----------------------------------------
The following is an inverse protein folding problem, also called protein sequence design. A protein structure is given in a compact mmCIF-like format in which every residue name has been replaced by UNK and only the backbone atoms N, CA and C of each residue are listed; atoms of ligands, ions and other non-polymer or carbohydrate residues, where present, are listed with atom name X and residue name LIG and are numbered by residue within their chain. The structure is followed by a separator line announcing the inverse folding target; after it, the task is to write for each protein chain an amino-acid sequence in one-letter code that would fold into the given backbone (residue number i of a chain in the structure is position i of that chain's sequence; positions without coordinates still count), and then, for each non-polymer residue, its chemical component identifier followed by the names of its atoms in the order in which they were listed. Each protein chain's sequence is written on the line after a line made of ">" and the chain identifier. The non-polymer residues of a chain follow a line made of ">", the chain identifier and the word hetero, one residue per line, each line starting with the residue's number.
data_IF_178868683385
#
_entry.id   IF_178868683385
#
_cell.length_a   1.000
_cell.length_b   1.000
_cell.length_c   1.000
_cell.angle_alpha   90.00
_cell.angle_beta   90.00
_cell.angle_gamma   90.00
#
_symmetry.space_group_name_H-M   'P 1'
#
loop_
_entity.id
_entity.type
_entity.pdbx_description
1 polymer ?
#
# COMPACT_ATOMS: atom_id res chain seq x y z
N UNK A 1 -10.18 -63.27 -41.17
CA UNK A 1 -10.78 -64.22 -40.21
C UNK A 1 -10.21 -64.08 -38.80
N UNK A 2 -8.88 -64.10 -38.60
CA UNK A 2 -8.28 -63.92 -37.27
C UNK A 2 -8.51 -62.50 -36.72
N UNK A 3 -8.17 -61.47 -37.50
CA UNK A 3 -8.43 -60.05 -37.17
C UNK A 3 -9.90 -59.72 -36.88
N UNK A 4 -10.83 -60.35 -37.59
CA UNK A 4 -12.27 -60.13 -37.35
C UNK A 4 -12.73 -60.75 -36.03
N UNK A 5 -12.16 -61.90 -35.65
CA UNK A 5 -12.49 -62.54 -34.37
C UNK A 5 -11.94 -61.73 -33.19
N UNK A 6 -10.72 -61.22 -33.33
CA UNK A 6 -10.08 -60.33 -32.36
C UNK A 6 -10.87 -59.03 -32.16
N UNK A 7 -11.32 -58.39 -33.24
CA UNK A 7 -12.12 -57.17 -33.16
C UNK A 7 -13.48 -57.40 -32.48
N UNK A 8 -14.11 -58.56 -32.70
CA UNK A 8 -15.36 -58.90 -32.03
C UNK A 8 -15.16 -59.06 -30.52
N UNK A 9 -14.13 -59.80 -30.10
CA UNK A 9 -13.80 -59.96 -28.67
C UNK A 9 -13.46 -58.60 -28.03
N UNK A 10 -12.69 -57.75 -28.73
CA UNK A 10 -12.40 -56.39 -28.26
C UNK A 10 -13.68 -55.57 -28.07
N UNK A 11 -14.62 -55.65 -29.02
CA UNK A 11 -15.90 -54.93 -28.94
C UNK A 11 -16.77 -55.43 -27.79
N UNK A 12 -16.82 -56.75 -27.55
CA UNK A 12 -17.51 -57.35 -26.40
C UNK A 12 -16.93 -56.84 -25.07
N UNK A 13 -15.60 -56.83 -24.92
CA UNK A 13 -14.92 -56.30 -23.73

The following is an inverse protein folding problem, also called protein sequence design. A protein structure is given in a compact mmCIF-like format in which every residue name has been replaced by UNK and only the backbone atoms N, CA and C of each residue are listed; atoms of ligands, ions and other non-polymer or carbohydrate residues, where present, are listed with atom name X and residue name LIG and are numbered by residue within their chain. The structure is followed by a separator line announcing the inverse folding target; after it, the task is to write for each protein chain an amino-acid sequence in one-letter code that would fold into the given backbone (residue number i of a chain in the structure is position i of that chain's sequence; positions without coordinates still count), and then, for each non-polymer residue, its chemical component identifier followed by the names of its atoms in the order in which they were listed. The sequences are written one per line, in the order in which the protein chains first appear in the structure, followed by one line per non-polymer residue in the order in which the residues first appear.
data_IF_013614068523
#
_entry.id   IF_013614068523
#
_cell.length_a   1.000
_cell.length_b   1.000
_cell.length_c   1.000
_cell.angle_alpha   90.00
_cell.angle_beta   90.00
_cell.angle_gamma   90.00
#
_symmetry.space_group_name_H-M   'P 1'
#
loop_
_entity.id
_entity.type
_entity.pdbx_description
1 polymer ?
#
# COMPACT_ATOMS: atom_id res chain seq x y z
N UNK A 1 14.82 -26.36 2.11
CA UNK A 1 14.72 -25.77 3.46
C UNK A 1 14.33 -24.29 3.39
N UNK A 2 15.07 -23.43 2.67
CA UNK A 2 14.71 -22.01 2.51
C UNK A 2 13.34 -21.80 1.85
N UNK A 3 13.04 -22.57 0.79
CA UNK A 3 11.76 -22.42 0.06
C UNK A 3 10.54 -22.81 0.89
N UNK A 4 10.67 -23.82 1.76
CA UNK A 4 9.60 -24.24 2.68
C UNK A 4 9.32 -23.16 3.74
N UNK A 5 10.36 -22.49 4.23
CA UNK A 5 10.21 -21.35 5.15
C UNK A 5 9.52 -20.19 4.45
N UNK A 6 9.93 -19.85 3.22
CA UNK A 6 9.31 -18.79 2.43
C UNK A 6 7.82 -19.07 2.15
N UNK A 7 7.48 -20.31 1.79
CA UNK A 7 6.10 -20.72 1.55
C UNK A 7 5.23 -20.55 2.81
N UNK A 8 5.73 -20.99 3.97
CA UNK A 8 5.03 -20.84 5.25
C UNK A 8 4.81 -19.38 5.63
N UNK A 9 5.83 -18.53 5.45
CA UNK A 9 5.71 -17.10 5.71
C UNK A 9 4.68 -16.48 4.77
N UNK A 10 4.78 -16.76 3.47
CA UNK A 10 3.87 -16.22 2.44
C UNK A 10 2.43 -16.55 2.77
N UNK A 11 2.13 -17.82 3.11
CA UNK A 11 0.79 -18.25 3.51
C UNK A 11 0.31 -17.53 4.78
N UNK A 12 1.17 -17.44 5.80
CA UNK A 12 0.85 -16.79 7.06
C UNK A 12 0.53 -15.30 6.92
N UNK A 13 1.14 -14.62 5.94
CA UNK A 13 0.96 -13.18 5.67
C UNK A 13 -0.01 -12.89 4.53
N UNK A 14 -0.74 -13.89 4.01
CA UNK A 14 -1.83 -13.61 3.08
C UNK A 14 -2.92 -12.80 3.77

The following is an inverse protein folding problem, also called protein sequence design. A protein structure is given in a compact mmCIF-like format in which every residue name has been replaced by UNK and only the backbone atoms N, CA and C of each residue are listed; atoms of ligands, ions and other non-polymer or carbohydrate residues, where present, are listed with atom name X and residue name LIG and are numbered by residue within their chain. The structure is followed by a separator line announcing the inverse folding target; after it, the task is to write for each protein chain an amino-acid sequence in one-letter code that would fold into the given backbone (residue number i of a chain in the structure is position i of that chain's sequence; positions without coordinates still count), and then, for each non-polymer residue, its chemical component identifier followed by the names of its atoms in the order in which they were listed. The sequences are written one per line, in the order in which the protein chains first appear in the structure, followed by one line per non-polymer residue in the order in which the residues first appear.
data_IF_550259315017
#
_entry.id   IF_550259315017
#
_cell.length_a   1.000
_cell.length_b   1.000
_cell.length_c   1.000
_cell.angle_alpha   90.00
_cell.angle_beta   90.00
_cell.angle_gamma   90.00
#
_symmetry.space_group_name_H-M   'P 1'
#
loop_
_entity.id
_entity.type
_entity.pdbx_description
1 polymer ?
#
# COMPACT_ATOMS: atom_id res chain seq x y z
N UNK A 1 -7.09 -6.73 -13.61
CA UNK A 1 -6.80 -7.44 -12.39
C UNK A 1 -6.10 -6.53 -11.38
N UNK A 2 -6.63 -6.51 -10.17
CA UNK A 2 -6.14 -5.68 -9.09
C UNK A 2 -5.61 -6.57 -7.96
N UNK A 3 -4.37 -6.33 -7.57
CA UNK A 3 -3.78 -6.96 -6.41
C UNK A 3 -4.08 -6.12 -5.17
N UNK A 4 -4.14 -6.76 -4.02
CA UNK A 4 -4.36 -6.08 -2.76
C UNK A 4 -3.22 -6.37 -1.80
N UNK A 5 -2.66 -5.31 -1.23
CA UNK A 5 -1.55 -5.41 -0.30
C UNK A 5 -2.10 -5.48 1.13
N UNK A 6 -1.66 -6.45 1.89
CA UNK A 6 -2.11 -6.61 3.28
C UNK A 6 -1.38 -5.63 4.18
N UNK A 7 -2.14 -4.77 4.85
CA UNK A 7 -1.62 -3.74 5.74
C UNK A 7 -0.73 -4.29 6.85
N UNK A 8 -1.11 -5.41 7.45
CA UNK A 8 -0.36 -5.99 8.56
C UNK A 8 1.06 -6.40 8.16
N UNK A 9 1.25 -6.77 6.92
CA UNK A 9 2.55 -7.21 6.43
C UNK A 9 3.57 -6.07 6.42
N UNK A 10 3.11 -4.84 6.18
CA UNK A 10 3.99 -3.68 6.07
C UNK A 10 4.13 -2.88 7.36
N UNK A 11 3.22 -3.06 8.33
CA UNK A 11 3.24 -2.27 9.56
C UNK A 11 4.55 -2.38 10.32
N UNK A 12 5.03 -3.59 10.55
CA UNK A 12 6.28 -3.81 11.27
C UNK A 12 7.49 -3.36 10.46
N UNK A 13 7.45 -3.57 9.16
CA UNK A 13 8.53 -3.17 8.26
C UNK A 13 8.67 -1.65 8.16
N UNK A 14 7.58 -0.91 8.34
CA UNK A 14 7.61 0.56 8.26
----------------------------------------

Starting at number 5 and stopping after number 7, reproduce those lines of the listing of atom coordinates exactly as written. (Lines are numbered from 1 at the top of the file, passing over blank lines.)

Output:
#
_cell.length_a   1.000
_cell.length_b   1.000